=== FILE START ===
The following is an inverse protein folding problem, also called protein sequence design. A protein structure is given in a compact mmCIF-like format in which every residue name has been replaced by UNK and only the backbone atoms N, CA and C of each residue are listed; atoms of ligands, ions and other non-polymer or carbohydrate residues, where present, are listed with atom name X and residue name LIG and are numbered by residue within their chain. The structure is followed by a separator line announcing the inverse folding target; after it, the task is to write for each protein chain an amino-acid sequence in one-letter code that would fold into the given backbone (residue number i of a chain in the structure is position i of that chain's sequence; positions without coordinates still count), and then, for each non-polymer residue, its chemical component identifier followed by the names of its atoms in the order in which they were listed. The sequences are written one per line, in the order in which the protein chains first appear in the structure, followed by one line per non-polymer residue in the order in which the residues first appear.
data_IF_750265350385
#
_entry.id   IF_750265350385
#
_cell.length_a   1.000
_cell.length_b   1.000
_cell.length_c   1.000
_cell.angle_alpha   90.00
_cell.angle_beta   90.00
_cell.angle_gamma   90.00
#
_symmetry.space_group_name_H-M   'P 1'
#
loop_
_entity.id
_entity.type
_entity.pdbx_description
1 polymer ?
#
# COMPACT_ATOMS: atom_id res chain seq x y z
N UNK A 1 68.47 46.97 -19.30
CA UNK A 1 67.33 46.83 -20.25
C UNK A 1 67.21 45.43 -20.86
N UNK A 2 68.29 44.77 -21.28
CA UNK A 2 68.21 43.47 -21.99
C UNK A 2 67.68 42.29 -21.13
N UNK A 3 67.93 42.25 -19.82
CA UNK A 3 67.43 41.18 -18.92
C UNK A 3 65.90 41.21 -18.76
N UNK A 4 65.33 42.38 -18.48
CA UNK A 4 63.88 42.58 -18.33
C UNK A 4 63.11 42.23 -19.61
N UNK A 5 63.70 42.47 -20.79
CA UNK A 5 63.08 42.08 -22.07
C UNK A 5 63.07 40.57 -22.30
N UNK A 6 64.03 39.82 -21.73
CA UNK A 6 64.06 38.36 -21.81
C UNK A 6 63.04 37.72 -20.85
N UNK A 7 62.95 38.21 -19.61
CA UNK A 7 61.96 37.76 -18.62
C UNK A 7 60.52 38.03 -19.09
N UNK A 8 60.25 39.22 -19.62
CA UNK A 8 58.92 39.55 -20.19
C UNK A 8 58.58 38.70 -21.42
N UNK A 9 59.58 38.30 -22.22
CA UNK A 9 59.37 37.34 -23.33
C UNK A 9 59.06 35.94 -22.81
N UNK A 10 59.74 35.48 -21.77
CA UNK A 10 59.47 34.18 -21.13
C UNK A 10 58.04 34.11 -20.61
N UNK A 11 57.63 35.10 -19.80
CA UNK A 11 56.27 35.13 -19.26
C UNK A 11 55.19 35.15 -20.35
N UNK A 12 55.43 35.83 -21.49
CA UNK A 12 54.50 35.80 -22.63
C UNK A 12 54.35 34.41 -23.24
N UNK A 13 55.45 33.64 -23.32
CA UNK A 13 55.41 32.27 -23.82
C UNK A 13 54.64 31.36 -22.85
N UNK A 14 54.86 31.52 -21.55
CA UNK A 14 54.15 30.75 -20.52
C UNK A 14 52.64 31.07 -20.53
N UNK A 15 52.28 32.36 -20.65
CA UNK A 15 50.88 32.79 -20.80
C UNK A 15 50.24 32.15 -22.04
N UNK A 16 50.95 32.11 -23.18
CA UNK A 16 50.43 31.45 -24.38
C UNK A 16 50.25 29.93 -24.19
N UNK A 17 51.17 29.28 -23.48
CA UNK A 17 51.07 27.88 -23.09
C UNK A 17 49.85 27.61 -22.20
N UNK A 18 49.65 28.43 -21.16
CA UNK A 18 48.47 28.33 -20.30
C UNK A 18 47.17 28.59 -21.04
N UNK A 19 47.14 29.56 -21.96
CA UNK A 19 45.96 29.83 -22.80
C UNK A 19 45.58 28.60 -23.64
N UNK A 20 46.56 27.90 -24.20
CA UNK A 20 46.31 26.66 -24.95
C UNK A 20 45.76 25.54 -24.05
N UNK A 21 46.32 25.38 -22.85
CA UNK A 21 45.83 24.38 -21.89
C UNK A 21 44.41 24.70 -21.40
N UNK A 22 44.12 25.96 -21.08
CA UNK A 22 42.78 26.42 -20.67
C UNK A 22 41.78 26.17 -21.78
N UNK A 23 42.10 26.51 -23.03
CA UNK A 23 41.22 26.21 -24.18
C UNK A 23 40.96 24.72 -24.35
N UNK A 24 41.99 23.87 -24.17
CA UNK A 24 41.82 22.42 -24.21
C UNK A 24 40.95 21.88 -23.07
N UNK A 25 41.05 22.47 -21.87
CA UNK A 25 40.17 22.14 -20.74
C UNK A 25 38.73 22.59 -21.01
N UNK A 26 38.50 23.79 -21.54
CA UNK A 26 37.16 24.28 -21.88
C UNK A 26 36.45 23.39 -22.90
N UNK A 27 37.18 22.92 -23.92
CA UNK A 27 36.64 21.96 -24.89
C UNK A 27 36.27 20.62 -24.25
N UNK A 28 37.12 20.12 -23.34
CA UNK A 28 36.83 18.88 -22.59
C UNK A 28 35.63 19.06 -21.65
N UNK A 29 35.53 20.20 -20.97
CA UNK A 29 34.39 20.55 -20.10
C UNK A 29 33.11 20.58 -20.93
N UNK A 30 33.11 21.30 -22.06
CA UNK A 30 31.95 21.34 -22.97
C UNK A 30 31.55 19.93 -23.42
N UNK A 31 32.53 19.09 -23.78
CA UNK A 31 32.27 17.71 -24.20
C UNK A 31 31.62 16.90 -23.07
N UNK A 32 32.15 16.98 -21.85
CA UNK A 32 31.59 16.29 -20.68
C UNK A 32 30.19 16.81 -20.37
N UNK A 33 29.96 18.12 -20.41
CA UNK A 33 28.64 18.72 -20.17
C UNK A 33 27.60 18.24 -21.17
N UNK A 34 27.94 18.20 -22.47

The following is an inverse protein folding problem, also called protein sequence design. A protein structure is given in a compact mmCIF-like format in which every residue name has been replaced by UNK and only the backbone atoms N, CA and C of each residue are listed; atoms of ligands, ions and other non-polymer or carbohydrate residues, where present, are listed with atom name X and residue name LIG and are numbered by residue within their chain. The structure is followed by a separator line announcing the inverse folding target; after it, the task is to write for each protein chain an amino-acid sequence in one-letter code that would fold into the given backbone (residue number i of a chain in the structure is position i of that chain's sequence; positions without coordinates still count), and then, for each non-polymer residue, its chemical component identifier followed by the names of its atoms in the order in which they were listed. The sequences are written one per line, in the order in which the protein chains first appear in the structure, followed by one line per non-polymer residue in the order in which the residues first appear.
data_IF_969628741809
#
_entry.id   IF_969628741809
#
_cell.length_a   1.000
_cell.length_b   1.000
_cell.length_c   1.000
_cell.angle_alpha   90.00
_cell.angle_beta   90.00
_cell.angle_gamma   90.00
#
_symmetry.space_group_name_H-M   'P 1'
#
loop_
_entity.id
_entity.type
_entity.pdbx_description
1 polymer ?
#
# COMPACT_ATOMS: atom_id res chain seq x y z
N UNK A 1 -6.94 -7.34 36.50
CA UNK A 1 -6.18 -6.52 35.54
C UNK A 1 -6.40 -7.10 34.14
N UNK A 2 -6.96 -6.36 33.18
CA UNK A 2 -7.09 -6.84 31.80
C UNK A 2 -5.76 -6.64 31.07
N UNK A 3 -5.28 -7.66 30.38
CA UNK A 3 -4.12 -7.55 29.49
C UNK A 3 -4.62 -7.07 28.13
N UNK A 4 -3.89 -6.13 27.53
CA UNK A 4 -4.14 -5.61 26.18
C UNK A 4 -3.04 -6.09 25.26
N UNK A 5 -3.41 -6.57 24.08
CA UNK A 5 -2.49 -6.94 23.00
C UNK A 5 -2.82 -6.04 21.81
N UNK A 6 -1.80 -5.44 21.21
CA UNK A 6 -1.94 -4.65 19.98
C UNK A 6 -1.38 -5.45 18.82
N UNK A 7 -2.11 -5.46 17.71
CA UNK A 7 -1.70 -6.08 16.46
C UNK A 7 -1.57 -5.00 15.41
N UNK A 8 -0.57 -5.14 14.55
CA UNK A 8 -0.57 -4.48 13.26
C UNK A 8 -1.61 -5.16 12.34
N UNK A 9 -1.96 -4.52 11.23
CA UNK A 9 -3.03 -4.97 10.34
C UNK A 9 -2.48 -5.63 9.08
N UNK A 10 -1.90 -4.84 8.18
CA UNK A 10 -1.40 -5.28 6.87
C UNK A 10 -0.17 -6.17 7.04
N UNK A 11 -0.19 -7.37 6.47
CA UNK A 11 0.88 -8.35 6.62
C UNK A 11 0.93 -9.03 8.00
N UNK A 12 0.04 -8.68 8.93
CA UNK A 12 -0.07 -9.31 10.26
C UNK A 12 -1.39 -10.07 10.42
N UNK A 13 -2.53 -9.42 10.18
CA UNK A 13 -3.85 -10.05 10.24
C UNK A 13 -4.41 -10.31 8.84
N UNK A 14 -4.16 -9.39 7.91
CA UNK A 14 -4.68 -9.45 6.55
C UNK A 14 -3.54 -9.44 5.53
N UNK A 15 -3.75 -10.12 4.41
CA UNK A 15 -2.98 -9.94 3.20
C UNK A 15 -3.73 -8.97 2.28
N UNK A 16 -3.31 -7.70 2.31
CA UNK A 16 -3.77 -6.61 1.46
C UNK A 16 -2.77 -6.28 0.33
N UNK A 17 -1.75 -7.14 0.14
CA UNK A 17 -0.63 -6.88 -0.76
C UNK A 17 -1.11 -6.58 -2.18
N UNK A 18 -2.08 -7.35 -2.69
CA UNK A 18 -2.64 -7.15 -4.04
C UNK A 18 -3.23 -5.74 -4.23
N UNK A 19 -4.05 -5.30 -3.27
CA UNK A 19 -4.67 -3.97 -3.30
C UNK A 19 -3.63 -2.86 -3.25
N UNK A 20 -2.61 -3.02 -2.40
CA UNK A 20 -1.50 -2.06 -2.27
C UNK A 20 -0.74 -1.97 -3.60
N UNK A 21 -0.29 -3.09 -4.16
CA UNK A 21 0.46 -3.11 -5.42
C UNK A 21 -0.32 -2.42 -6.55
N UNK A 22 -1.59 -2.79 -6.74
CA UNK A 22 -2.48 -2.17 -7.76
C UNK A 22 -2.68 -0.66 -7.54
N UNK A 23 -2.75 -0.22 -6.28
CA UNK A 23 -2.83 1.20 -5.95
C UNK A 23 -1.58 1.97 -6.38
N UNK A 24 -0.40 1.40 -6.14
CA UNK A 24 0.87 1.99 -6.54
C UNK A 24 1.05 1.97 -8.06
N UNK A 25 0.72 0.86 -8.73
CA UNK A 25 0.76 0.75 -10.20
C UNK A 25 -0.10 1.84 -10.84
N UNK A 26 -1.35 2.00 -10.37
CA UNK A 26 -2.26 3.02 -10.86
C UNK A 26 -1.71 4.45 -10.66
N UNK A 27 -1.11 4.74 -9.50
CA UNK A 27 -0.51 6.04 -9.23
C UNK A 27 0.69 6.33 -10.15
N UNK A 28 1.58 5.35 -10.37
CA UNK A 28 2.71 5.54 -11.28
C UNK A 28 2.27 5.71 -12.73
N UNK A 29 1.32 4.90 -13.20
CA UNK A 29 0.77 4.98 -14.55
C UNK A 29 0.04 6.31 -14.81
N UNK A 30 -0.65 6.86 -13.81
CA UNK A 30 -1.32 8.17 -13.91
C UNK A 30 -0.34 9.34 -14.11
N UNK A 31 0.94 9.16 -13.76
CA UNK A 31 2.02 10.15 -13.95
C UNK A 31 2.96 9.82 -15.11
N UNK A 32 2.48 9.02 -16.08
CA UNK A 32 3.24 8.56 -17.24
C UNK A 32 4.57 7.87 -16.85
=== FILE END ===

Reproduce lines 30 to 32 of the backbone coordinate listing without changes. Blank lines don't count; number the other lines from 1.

C UNK A 3 65.90 41.21 -18.76
N UNK A 4 65.33 42.38 -18.48
CA UNK A 4 63.88 42.58 -18.33